Essay about Andrew Jackson

980 Words Oct 27th, 2010 4 Pages
Andrew Jackson is noted for the creation of a whole new democratic era with in American history. Amongst his highly regarded accomplishments were arousing the "common man" to be intrigued by governmental affairs and effecting democracy to satisfy the same "common man’s” desire. Jackson could not make such foundational changes without he nations support. Jacksonian Democrats, as they progressively became know as, carried a significant number of fellowship during the 1820’s and 1830’s. They encouraged most of the issues that President Jackson saw importance in. Men of Jacksonian stature regarded themselves highly because they recognized and realized their responsibilities as American citizens and founders. They realized that their political …show more content…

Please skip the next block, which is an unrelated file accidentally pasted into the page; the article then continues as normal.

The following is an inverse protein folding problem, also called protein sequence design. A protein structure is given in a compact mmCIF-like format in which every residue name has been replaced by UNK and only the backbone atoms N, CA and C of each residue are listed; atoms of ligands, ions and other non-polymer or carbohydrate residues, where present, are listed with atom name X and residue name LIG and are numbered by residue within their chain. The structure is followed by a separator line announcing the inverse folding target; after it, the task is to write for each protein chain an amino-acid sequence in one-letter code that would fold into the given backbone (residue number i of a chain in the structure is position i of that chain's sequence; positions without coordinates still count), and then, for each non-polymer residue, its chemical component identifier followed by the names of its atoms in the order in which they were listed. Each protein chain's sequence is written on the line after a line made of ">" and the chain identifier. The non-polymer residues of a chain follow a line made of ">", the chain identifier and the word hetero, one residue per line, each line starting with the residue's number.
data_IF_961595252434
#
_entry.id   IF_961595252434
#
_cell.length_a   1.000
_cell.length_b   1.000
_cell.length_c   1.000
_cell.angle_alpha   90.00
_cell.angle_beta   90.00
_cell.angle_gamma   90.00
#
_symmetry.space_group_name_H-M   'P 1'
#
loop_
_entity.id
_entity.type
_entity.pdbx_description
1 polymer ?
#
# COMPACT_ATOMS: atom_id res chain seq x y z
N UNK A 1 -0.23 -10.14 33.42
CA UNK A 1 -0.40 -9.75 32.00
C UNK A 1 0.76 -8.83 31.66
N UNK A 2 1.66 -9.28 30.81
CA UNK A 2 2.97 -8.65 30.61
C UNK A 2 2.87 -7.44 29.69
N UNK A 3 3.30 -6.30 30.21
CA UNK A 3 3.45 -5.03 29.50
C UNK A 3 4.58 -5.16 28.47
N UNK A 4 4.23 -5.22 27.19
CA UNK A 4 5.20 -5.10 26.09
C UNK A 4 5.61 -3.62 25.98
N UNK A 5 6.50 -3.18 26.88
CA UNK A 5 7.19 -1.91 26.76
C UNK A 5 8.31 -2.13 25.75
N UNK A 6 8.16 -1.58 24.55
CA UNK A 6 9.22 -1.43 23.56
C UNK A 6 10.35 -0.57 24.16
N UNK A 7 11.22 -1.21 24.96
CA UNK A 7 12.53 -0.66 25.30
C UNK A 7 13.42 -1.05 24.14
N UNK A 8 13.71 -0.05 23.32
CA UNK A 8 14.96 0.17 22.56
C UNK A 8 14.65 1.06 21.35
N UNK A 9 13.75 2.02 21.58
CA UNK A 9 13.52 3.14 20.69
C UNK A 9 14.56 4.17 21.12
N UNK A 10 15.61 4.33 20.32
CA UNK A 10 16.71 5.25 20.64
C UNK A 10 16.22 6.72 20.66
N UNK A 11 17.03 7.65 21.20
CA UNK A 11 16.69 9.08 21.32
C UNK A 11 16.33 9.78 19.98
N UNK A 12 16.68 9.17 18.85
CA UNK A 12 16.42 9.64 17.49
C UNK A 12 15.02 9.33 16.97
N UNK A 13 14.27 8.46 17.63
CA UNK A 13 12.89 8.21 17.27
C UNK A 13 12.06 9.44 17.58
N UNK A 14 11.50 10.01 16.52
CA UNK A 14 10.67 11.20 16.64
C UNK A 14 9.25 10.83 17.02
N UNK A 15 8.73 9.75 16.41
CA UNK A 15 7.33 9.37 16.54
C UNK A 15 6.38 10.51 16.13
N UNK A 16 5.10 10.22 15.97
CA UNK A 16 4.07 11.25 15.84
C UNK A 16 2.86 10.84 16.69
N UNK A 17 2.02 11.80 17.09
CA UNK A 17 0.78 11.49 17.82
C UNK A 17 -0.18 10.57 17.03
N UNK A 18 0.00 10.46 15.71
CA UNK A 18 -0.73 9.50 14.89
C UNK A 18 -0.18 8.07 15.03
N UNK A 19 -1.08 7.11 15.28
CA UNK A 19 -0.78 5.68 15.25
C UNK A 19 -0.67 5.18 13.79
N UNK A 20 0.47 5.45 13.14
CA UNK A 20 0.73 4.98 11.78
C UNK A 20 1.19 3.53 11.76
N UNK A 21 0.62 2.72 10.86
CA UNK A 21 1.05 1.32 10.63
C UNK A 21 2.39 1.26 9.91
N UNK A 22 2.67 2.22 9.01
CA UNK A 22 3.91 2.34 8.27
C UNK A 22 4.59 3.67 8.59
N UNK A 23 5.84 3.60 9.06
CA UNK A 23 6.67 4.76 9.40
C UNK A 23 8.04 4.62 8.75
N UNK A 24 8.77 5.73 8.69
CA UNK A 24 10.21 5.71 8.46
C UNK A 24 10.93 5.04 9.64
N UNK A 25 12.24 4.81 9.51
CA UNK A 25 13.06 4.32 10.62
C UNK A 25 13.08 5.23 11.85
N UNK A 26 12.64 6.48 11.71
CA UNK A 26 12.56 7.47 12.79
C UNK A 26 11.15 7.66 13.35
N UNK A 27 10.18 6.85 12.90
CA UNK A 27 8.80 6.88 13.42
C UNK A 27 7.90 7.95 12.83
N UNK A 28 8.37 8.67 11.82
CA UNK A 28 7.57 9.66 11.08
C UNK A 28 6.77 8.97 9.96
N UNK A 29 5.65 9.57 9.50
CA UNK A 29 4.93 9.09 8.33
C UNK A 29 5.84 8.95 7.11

President Jackson vetoed the recharter of the Bank of the United States. He did so because he believed the bank served an unconstitutional purpose and thought that it was a monopoly that only the rich benefited. This mixed public support and brought the class issue to the attention of many people. Although some saw Jackson’s decision to refute the national bank as negative one, the Jacksonians remained in support him. Reasoning was because they viewed it as an effort to support and exemplify equality, also to demolish a monopoly of the elite rich. A similar instance that dealt with monopoly and equality of economic succes was the Charles River Bridge v. Warren Bridge case in 1837.Chief Justice Taney ordered that new enterprises could not be limited by the privileges implied established by previous charters. This ruling to allowed for competition and free enterprise. Political democracy was one of the reoccurring interests through out the Jacksonian Era. Jacksonian Democrats viewed it as their responsibility to provide adequate views with in the government controlled by the people, as the Constitution had originally intended. Government had been seen as something for the inconsequential aristocrats, not the general population in America. This notion died off when Jackson’s "spoils system" associated with his policy of rotation in office allotted for more people to become involved in governmental

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